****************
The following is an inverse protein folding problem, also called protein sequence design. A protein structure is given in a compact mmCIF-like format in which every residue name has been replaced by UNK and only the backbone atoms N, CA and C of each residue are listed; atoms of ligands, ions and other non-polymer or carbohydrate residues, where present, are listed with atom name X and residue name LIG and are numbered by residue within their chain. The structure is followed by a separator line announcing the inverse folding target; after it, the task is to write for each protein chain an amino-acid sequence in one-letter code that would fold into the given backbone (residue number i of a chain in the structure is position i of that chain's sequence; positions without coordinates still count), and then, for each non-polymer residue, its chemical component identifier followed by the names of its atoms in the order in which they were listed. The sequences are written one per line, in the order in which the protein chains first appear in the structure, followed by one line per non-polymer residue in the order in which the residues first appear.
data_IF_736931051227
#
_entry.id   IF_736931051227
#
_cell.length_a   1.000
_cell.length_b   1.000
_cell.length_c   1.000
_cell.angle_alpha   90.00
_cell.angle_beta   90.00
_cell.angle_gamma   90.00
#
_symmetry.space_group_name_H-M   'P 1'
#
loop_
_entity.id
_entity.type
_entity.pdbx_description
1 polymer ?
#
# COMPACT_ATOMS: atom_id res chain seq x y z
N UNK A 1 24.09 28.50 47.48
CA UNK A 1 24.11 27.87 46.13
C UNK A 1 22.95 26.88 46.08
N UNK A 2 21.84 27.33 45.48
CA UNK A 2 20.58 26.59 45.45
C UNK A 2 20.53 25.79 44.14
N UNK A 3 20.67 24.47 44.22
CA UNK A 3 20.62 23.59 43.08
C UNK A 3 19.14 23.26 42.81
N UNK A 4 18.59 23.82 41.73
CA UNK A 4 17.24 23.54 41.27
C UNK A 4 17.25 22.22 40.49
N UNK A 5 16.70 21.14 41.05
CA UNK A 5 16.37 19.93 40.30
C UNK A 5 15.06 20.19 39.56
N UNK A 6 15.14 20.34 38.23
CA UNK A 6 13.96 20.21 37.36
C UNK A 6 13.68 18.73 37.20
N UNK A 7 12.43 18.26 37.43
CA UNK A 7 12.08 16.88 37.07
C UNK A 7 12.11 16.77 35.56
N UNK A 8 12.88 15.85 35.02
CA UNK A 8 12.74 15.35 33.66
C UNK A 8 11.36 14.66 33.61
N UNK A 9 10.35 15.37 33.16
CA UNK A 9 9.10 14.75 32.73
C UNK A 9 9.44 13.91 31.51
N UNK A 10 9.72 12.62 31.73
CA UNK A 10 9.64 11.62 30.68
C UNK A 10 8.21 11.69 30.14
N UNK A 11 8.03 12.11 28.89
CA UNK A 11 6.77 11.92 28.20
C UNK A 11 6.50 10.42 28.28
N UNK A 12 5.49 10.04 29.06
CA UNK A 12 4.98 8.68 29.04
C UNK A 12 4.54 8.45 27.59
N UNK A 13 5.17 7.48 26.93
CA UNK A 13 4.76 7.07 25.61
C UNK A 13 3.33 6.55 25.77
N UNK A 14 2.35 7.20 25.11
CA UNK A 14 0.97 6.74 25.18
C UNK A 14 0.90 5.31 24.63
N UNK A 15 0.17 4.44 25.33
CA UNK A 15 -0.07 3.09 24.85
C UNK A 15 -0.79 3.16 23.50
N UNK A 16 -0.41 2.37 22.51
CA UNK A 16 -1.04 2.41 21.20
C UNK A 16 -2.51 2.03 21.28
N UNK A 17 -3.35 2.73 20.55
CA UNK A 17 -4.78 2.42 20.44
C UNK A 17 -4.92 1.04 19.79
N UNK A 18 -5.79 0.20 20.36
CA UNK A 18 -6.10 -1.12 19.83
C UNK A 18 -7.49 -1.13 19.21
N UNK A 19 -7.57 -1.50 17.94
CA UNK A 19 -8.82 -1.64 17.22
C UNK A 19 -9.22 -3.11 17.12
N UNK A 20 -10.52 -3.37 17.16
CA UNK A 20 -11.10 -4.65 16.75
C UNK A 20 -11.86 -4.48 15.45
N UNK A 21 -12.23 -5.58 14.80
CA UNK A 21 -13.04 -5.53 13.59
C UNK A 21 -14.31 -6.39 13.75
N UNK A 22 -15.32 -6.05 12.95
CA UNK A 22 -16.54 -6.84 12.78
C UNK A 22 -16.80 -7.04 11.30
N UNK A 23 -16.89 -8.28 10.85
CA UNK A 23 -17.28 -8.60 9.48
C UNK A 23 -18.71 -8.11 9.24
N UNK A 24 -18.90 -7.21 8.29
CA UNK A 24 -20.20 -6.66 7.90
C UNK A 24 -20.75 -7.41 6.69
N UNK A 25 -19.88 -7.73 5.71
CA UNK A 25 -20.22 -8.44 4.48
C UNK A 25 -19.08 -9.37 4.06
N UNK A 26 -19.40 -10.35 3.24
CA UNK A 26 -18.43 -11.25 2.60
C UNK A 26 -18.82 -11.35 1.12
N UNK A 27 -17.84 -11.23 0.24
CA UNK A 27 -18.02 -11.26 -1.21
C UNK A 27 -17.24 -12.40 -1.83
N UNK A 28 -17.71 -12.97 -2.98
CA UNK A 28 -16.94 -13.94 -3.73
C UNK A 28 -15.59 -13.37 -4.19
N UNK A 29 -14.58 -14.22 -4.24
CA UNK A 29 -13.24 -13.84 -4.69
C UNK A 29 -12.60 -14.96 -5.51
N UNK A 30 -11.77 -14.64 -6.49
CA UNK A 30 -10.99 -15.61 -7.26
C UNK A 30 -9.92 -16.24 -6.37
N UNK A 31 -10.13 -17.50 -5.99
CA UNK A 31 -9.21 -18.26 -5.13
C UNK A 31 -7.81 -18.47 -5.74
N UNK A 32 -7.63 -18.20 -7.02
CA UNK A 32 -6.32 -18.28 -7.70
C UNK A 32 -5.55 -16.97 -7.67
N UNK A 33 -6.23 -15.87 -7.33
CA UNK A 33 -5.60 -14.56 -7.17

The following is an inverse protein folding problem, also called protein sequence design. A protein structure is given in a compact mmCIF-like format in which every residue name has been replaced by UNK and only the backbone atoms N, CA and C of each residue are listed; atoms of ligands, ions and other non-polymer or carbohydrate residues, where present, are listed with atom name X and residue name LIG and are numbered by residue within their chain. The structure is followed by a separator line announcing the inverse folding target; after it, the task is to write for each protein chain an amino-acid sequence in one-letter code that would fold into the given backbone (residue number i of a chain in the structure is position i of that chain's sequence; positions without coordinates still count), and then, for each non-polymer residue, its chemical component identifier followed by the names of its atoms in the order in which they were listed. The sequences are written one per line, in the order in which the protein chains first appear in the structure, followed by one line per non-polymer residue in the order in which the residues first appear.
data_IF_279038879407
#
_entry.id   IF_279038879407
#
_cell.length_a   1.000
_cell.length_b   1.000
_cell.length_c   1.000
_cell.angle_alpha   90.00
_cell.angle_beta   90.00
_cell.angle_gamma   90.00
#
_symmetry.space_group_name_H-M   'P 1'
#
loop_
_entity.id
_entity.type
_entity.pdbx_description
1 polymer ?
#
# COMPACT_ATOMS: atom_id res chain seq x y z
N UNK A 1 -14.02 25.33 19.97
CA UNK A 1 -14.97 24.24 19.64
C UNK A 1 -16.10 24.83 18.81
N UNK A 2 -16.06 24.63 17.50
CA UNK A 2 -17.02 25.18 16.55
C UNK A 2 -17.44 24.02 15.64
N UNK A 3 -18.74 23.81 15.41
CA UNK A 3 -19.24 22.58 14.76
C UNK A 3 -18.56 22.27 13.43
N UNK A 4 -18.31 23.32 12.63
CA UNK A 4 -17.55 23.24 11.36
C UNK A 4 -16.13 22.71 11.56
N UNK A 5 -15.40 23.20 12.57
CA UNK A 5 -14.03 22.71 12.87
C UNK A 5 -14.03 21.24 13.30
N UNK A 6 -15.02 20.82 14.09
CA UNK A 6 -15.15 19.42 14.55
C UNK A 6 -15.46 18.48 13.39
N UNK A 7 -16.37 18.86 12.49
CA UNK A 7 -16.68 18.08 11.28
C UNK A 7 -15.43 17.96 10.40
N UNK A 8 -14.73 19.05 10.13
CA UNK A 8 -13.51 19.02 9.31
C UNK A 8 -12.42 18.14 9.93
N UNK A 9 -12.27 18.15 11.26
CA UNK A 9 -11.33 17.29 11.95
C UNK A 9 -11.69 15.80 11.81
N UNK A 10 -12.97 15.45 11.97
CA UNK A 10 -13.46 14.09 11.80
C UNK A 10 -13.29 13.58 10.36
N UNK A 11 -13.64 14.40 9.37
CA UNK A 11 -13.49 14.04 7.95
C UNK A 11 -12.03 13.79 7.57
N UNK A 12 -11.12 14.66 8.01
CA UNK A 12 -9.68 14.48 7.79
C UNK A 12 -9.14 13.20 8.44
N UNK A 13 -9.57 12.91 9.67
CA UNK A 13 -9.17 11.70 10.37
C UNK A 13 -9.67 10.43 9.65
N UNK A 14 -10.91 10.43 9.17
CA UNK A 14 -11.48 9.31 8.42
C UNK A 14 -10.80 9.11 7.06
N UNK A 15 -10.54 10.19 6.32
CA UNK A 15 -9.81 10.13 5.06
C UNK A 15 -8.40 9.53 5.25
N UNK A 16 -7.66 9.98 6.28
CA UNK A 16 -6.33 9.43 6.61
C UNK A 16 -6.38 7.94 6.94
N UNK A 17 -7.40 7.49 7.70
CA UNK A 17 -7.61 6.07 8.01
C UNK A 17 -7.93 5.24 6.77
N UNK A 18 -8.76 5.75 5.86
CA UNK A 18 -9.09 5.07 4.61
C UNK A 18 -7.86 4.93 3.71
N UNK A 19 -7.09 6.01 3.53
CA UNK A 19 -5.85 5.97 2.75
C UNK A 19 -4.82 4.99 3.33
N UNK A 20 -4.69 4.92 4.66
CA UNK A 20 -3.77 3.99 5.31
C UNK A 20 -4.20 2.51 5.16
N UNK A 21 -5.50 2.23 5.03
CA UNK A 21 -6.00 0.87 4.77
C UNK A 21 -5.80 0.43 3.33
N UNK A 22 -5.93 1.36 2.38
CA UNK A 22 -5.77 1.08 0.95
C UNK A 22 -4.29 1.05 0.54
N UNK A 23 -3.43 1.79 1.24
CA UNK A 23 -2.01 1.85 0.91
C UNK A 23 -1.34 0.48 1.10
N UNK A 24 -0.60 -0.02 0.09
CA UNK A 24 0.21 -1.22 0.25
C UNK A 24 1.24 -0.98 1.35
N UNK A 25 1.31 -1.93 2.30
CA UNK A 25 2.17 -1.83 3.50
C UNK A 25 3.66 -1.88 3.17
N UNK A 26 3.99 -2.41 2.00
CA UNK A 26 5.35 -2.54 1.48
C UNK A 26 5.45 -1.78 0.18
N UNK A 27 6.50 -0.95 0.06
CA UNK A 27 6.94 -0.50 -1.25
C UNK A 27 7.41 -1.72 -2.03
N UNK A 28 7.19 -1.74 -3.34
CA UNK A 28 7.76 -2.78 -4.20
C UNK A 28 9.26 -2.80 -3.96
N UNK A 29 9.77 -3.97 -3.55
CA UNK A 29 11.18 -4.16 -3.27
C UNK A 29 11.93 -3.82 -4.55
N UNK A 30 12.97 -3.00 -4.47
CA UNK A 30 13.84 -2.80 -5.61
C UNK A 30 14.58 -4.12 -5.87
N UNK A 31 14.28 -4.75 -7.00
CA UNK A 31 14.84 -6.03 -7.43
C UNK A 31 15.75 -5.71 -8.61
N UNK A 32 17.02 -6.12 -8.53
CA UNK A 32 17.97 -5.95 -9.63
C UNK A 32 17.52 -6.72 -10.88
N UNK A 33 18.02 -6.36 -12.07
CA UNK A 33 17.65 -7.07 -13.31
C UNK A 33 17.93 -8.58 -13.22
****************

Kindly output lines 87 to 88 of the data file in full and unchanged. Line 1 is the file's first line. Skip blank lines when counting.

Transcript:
C UNK A 22 -16.80 -7.04 11.30
N UNK A 23 -16.89 -8.28 10.85